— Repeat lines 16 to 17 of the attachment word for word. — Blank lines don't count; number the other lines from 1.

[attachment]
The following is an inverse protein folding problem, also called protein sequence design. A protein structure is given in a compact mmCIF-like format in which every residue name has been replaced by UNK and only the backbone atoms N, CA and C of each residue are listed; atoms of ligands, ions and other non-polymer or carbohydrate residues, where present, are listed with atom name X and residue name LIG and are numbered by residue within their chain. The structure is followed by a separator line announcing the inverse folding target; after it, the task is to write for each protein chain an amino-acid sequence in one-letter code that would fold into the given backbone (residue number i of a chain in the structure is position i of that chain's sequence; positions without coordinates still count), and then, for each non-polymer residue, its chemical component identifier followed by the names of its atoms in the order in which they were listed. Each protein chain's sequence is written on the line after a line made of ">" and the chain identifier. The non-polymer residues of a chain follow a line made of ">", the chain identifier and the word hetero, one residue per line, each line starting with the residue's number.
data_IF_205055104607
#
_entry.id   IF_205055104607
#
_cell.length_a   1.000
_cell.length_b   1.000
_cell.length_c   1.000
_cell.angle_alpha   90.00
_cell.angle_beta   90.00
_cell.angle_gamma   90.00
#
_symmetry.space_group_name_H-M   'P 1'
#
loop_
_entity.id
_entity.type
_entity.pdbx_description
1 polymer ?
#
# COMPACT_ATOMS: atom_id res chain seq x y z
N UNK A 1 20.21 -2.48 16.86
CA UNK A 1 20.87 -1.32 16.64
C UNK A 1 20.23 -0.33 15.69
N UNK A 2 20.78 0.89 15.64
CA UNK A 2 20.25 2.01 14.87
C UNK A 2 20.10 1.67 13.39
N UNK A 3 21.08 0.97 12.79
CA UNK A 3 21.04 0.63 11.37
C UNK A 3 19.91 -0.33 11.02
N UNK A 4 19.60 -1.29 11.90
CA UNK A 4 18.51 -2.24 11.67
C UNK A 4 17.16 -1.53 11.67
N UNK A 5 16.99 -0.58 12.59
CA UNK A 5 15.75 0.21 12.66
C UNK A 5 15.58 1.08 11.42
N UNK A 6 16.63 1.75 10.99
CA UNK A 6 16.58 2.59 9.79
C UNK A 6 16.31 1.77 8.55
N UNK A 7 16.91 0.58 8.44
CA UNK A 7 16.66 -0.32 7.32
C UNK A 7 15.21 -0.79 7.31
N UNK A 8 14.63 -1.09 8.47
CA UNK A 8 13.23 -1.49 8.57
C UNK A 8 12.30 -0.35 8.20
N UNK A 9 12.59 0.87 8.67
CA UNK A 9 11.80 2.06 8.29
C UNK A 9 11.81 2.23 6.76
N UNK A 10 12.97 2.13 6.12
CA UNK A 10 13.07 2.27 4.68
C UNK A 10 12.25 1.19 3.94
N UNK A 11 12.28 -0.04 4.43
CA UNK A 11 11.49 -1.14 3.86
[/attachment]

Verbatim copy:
_entity.id
_entity.type